1

I have a table containing a part time working pattern consisting of start and end dates together with hours values.

Where there is an gap between an end date and a subsequent start date, this indicates the member was full time.

Where the most recent entry has a NULL end date, this indicates the part time work is still ongoing. A NULL enddte should be a day before the subsequent start date, if one is present.

I'd like to merge the date ranges where there are no gaps (ie, subsequent row start date is 1 day ahead of previous row start date) and where the hrs1 and hrs2 values match. Other solutions for similar problems don't correctly handle the NULL in the final row.

CREATE TABLE #hours(
STARTDTE DATETIME,
ENDDTE DATETIME,
hrs1 DECIMAL(6,2),
hrs2 DECIMAL(6,2))

INSERT INTO #hours VALUES
('25 MAY 1990','30 NOV 1994',18,36),
('01 DEC 1994','31 DEC 1994',18,36),
('01 JAN 2000', NULL,20,36),
('16 JUN 2002','20 APR 2007',18,36),
('10 OCT 2008', NULL,20,36)

The expected output would be as follows:

25 MAY 1990 | 31 DEC 1994 | 18 | 36
01 JAN 2000 | 15 JUN 2002 | 20 | 36
16 JUN 2002 | 20 APR 2007 | 18 | 36
10 OCT 2008 | NULL        | 20 | 36

This query needs to be compatible with SQL Server 2008 so unfortunately lead/lag aren't an option to fill in any null end dates.

  • 1
    What version of SQL Server is involved? My first thoughts would be to use the LAG or LEAD windowing functions, but that does requires SQL Server 2012 or newer. – RDFozz Apr 19 '18 at 16:17
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    Your fourth insert is 16 Jun 2002 but then the expected output skips to 2006? Just a typo? Also if you are both user149513 and user149516, please merge your accounts. – Aaron Bertrand Apr 19 '18 at 18:01
  • Yes it was an error, edited. – user149513 Apr 19 '18 at 18:30
3

Assuming hours are added to table in chronological order. If not, sort them before inserting them!

First we need to relate each record to successive records.
You say that is done by matching their hrs1 & hrs2, and making sure the initial record ends one day before the next starts. Your sample data only includes two records that are sequential, so I added a third (startdte='1995-01-01') to show this works in such a case. If we only expected two records to be part of the same sequence, we could just use a join. But if an indefinite number may be part of the same sequence, then we must use recursion. In this case, a CTE. The first part of the UNION gets the parent records, and the second part of the UNION gets all children. To uniquely track which sequence is which, we use the 'chain' field as a sort of bread crumb trail. Finally, we query the root ID (which we tracked as we went along) and the 'chain' field to find the first and last record in each sequence. Then we join it all back to the original data. Last, we clean up null 'ENDDTE's for full time records.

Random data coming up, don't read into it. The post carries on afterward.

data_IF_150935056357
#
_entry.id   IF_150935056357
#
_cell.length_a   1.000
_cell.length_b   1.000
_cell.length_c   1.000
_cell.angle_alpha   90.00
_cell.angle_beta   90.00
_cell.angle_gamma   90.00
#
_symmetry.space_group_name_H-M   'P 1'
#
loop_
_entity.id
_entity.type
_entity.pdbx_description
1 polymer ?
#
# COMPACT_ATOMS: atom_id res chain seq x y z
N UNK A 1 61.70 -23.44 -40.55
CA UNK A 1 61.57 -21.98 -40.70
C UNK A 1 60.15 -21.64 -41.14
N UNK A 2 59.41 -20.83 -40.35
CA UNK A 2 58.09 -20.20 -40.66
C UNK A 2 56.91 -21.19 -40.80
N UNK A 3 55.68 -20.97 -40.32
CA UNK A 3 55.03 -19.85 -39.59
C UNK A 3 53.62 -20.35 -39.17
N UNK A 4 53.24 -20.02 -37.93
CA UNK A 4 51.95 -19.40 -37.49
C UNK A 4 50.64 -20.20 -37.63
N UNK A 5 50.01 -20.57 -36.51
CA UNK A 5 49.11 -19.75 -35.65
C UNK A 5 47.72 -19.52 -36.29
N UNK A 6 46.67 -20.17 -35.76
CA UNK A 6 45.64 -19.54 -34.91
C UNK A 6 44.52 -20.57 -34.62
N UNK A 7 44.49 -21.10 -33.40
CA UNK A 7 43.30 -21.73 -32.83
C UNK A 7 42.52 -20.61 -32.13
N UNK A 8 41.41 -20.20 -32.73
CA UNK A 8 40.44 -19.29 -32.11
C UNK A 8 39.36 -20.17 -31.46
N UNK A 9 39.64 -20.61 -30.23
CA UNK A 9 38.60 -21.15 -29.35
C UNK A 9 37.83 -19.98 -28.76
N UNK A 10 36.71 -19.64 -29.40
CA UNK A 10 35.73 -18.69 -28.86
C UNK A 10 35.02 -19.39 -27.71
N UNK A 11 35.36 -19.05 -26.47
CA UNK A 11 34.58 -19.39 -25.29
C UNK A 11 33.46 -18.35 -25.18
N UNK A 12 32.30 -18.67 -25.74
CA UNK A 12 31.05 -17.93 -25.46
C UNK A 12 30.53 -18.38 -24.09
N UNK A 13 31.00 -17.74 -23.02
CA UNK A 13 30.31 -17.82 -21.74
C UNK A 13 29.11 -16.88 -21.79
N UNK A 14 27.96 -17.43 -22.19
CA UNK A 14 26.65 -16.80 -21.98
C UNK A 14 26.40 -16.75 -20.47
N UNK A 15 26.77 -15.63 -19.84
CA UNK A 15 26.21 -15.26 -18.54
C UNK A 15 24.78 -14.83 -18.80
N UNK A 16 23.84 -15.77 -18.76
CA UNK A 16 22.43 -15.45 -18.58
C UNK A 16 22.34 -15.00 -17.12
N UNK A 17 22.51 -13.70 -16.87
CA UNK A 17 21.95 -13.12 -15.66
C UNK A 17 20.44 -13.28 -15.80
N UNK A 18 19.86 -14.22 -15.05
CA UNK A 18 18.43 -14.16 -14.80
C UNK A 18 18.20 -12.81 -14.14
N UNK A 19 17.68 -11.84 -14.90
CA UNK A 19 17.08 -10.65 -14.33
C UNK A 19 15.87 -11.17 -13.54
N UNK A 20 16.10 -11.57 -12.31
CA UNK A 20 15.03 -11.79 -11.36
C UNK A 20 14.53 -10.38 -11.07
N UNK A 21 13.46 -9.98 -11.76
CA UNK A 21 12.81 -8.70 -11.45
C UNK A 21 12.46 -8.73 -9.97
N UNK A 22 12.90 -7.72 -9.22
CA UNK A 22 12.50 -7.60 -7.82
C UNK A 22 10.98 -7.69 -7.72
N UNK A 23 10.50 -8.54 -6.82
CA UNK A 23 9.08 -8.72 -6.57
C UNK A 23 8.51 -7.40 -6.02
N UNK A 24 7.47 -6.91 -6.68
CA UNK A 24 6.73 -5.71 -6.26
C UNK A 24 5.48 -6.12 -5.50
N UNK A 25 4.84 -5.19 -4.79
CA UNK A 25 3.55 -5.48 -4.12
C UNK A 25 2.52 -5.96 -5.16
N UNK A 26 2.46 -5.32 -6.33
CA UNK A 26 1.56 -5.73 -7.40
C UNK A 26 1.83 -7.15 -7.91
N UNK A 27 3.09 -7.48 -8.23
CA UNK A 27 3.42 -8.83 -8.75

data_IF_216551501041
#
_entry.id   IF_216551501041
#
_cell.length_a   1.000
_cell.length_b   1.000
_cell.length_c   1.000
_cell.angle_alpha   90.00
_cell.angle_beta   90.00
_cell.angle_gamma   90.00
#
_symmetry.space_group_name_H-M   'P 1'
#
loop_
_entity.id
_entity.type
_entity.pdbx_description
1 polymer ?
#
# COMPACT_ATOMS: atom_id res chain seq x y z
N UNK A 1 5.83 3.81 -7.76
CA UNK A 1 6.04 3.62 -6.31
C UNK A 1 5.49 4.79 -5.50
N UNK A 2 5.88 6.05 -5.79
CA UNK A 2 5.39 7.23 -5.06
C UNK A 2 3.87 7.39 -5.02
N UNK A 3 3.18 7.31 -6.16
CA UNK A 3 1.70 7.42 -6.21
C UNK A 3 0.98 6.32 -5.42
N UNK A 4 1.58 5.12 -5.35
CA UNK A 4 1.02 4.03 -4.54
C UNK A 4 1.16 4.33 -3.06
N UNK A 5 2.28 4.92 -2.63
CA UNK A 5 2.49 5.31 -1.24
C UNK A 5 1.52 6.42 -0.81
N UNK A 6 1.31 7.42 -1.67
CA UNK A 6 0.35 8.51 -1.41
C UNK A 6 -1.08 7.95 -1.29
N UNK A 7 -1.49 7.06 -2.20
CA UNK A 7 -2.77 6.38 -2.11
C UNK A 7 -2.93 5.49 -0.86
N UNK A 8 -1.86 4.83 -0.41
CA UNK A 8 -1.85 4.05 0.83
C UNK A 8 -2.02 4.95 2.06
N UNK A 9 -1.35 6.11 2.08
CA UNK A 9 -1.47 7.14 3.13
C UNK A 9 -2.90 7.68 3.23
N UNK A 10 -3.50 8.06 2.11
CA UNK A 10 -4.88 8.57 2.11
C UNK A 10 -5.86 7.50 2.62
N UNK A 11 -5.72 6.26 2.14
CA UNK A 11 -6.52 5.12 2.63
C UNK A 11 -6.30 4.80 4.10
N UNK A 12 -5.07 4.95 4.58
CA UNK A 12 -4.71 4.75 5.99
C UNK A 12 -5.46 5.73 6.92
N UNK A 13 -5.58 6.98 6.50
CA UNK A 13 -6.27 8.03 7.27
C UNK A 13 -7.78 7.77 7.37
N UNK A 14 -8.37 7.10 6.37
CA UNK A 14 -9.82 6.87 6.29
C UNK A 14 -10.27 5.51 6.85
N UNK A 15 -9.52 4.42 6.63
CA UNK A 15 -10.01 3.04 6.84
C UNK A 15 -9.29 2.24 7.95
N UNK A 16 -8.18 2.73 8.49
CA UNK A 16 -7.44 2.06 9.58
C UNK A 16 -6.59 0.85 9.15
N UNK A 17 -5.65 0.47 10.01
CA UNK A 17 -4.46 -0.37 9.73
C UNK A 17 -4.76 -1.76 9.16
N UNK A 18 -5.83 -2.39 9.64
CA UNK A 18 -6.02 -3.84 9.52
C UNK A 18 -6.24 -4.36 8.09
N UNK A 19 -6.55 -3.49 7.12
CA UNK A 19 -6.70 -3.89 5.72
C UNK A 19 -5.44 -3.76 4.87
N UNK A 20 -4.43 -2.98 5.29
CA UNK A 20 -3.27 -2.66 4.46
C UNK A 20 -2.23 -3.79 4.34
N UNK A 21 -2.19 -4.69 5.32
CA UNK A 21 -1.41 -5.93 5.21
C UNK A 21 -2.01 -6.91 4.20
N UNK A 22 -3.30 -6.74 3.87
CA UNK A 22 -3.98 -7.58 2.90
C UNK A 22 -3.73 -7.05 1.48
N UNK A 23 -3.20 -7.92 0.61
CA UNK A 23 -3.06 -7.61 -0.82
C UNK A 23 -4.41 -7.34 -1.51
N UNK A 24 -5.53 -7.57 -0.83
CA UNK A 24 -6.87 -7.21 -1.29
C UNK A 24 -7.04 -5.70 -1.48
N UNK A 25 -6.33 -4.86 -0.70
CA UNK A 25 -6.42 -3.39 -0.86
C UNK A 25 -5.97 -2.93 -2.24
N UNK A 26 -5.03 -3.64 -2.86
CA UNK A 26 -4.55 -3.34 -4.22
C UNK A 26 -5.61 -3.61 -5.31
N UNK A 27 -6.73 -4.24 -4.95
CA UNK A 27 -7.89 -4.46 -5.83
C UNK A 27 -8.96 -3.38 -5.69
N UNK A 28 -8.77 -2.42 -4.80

declare @hours table (
ID int IDENTITY(1,1), -- we need a unique identifier to easily reference each row.
RootID int,
STARTDTE DATETIME,
ENDDTE DATETIME,
hrs1 DECIMAL(6,2),
hrs2 DECIMAL(6,2))

INSERT @hours (STARTDTE,ENDDTE,hrs1,hrs2) VALUES
('25 MAY 1990','30 NOV 1994',18,36),
('01 DEC 1994','31 DEC 1994',18,36),
('1 JAN 1995','1 FEB 1995',18,36),
('01 JAN 2000', NULL,20,36),
('16 JUN 2002','20 APR 2007',18,36),
('10 OCT 2008', NULL,20,36)

;with
hours (chain,recordsInChain,ID, ParentID, RootID,STARTDTE,ENDDTE,hrs1,hrs2) AS (
    select 
        convert(varchar(1000),convert(varchar(10),hc.id)+','), -- This gives us a snapshot of the entire series of records to which this record is related.
        1, hc.ID, hc.ID ,hc.ID, hc.STARTDTE, 
        hc.ENDDTE, 
        hc.hrs1, hc.hrs2
    from 
        @hours hc 
        LEFT OUTER JOIN @hours hp on hc.hrs1=hp.hrs1 and hc.hrs2=hp.hrs2 and hc.STARTDTE = dateadd(dd,1,hp.ENDDTE) -- Record starts on the day after previous record ends.          
    where hp.id is null -- We want root records.  Not records with parents.
    UNION ALL
    select convert(varchar(1000),chain +convert(varchar(10),hc.id)+ ','),recordsInChain +1,  hc.ID, hp.ID ParentID, 
        convert(int,left(hp.chain,charINDEX(',',hp.chain)-1))
        , hp.STARTDTE, hc.ENDDTE, hc.hrs1, hc.hrs2
    from 
        @hours hc 
        INNER JOIN hours hp on (hc.hrs1=hp.hrs1 and hc.hrs2=hp.hrs2 and hc.STARTDTE = dateadd(dd,1,hp.enddte))
        -- We need the end date for fulltime records, but this next line is not allowed in the recursive part of a CTE so we will have to get it later.
        --LEFT OUTER JOIN @hours hFullTime on hc.ENDDTE is null and hFullTime.id = hc.id + 1 and hFullTime.STARTDTE > hc.STARTDTE
)
select hS.startdte,isnull(hE.ENDDTE,hFullTime.STARTDTE-1) enddte,hs.hrs1,hs.hrs2 --,hs.*,hE.*,isnull(hE.ENDDTE,hFullTime.STARTDTE-1)
from
    ( select rootid, max(recordsinchain) recordsInChain from hours  group by rootid ) hRange 
    inner join hours hS on hRange.RootID = hS.ID
    inner join hours hE on hRange.rootID = hE.RootID and hE.recordsInChain=hRange.recordsInChain
    -- Now we will get the end date for full time records, since we couldn't do it in the CTE.
    LEFT OUTER JOIN @hours hFullTime on hE.ENDDTE is null and hFullTime.id = hE.id + 1 and hFullTime.STARTDTE > hE.STARTDTE
1

SQL Server 2008. So far I've been able to fill in the enddtes by joining on ROW_NUMBER -1 and using COALESCE

;with cte as (
select row_number() over(order by startdte) as ROWNO, *  from #hours)
Select    c1.STARTDTE, coalesce(c1.enddte, c.startdte -1)
From CTE c1
LEFT JOIN CTE c
On c1.ROWNO = c.ROWNO - 1

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